NBA TV's new documentary "The Dream Team" debuted to substantial hype on Wednesday night, and SB Nation Chicago is glad to say it lived up to expectations. I thought it was really great.
If you read Lang Whitaker's oral history on GQ earlier in the week, there wasn't much of the story left unturned. Whitaker covered almost everything the film did, from the decision to leave Detroit Pistons star Isiah Thomas off the team, to the college kids winning the first scrimmage, all the way through the USA's decimation of the international competition on the way to a gold medal. But while reading the stories from the people who experienced it was one thing, seeing the actual documentary footage added so much more. There are some truly surreal moments caught on camera, and all of the former players interviewed came off very candid and likable.
More than anything, it made me wonder why it took 20 years for this to happen. We have the complete documentary, after the jump...
Here's a few loose thoughts:
1. I had heard about the fawning admiration given to the Dream Team by its competition before, but seeing the footage really hammered it home. It was hilarious, actually. The other teams were straight-up bowing down, like peasants in the company of royalty. They probably would have washed MJ's feet at center court, had he asked them.
The Cuban team posed for pictures with Team USA before the first game. Teams asked for autographs, teams were taking pictures. It's unlike anything you'll ever see. These other countries were sincerely honored to get their ass kicked by the Dream Team. Who else can say that?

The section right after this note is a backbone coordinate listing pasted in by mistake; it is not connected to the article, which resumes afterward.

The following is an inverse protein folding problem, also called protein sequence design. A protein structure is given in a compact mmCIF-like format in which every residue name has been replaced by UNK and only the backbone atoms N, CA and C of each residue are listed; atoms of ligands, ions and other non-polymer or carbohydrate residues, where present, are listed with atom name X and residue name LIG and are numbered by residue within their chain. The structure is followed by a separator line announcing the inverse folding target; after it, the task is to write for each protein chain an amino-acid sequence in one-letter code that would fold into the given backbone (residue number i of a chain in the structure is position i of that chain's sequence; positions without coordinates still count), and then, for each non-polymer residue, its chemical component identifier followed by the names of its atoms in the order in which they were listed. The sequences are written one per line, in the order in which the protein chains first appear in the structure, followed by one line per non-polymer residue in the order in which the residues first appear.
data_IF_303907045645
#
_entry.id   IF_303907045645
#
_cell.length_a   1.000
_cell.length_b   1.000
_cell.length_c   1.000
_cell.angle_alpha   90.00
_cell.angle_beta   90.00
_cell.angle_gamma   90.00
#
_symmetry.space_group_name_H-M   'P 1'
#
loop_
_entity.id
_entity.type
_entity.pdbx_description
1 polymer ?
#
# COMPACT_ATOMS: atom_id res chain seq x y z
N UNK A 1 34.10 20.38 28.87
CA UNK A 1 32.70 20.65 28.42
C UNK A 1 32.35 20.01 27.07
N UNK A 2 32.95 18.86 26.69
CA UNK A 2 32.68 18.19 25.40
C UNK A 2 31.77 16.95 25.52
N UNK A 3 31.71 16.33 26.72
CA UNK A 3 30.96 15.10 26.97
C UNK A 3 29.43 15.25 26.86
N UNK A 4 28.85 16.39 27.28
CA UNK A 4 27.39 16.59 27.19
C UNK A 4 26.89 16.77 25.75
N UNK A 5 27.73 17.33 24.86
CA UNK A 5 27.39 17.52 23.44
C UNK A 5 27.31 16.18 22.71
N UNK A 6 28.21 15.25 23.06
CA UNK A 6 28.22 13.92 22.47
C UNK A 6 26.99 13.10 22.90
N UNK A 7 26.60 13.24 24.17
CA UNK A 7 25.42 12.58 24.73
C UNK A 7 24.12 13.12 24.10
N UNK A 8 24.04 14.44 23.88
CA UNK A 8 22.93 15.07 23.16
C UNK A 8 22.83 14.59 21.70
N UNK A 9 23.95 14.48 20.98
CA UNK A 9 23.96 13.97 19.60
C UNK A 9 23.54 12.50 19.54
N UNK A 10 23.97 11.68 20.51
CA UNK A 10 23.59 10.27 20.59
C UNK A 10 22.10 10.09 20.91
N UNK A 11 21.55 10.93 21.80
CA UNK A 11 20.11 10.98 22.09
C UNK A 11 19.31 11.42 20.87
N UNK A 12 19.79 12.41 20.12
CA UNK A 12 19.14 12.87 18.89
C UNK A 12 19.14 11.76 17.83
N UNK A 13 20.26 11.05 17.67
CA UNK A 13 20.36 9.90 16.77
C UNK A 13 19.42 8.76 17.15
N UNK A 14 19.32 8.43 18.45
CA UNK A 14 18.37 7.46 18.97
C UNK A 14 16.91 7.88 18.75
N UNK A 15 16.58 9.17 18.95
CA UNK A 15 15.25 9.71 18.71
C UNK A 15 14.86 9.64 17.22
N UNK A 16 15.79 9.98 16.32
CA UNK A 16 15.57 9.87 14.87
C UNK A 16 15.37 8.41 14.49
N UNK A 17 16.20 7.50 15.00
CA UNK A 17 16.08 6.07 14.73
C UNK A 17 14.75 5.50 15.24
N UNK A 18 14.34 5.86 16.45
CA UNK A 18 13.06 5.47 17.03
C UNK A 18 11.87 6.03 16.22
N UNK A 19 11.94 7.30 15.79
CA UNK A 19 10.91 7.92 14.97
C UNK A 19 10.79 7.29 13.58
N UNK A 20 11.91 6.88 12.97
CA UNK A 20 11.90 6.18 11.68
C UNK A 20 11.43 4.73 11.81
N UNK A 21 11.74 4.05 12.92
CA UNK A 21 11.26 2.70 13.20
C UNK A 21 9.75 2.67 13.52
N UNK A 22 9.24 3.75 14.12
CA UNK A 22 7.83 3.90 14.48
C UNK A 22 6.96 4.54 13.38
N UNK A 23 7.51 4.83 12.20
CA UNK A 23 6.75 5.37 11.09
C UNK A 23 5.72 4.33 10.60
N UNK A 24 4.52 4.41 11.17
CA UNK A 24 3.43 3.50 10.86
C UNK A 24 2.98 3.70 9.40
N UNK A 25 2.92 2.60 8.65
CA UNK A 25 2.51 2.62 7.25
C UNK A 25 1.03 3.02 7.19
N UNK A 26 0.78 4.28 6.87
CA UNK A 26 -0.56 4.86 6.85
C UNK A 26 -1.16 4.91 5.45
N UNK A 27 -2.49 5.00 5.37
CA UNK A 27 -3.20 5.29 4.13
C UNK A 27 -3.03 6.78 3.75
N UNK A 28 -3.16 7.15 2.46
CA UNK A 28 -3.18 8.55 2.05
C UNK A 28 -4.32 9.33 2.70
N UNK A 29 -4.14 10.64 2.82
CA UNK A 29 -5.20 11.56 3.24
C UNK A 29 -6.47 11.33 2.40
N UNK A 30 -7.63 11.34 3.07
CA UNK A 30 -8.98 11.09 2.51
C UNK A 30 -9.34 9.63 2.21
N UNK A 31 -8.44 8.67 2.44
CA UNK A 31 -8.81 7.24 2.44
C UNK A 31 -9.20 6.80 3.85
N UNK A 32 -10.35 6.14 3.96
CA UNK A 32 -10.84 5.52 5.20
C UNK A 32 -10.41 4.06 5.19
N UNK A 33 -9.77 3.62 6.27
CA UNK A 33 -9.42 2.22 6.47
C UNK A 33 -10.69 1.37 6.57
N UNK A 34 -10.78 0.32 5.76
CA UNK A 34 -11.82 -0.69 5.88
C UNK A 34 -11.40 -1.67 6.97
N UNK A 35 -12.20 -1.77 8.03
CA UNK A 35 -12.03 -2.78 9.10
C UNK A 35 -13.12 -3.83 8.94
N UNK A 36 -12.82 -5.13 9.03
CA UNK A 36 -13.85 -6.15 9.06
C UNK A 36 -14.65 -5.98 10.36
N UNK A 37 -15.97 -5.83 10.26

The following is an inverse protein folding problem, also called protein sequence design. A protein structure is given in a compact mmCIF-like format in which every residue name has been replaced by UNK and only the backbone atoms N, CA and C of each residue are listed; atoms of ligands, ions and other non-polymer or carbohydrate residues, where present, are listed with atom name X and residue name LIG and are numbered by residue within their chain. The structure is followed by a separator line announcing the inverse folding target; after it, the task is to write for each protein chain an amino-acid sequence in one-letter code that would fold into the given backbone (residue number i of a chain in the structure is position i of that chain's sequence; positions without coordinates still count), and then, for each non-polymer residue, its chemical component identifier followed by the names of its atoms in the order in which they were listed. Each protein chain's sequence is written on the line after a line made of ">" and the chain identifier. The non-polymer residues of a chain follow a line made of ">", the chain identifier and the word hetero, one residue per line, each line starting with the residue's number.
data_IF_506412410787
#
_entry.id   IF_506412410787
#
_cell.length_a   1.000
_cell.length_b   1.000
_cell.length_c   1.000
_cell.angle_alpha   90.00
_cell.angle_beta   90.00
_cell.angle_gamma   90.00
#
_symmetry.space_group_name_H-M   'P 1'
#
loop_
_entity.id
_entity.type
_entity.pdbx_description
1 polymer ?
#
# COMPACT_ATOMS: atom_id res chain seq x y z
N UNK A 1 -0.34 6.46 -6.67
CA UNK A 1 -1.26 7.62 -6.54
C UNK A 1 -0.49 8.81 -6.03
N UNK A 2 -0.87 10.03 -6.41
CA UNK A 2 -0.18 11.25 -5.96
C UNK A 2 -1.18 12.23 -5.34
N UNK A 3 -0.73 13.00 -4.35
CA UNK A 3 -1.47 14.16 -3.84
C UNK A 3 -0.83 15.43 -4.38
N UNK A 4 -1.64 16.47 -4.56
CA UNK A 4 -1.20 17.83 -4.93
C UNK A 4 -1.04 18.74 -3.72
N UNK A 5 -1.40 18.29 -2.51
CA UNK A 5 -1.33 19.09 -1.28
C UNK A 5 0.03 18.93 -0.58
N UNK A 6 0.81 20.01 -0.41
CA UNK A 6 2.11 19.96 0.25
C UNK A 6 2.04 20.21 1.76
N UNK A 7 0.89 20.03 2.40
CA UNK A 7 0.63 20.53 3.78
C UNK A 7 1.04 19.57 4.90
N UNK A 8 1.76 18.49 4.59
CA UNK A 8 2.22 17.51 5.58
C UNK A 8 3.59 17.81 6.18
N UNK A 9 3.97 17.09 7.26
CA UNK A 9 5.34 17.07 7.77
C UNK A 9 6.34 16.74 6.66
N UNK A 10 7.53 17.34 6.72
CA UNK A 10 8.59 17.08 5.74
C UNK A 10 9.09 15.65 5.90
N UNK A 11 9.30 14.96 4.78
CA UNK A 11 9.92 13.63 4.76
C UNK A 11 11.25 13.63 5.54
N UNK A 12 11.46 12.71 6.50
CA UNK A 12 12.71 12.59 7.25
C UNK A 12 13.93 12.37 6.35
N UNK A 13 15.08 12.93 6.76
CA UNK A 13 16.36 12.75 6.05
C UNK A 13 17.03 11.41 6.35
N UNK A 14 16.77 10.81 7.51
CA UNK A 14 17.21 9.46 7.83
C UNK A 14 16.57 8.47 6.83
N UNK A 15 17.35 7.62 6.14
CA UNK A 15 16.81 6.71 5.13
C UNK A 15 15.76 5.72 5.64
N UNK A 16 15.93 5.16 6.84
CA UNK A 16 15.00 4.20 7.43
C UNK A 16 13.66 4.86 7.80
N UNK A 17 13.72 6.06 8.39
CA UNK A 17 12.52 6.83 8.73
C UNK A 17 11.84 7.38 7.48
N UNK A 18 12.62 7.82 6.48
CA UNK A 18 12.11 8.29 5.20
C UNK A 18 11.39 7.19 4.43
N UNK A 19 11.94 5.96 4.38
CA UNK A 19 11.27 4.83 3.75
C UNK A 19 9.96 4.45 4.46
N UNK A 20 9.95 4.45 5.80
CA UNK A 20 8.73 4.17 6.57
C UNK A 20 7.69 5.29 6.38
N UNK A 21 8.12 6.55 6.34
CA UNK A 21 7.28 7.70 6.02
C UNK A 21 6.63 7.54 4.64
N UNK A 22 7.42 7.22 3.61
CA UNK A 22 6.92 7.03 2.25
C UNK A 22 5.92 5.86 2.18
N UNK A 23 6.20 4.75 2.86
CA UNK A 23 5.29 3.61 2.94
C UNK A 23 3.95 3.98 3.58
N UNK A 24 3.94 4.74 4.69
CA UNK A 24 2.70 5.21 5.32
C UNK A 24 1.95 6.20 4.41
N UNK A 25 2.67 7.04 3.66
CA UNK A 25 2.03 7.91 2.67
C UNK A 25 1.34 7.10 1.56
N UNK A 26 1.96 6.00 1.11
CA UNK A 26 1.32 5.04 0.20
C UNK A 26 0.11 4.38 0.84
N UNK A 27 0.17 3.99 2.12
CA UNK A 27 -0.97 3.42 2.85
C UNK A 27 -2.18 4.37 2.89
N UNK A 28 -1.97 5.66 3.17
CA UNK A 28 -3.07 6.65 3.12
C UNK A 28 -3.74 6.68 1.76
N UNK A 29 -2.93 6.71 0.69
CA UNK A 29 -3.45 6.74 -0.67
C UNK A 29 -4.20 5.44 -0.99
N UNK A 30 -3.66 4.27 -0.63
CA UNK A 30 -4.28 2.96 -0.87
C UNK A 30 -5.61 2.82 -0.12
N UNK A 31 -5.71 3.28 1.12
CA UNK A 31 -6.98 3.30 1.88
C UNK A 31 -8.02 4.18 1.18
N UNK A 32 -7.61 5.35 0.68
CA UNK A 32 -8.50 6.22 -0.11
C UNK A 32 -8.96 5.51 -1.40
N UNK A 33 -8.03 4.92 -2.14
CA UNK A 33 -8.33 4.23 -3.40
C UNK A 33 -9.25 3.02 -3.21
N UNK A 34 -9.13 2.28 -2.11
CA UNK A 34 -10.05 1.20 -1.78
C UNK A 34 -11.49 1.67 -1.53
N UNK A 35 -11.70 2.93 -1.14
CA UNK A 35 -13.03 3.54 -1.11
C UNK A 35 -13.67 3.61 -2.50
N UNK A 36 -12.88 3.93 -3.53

2. To the surprise of no one, Charles Barkley stole the show. Present day Chuck was great in the interviews, and 1992 Barkley was the focal point of some of the most memorable footage of the documentary. I loved the part when Barkely went out on the town and mingled with the people, drinking in public. He has to be the most bizarrely perfect ambassador for that team and maybe even the entire sport.
3. To the surprise of everyone, MJ came off as really funny and likable. You can rarely, if ever, say that about Michael Jordan in his post-playing days. It was clear he was the main attraction of the entire scene. The people in Spain went crazy for him, his teammates gave him so much respect and he always seemed to hover over everything. His Airness had a certain omnipresence over the documentary, and the '92 Olympics, too.
4. My favorite moment: with the Dream Team's bus stuck in traffic, being mobbed by people, John Stockton decided to get off and meet with his family. While the locals were going bananas for MJ, Magic, Bird and Pippen, Stockton was able to walk the streets with his wife and kids without being disturbed. There's a moment when Stockton, holding a video camera, goes up to a woman with an American flag draped around her back and asks her about the Dream Team. She says she's only met Barkley. Then Stockton and his kids point out Stockton's likeness on the shirt she's wearing, one of those wonderful caricature tees that were everywhere in the '90s.
Good work, everyone. Now when do we get a documentary on Dream Team II?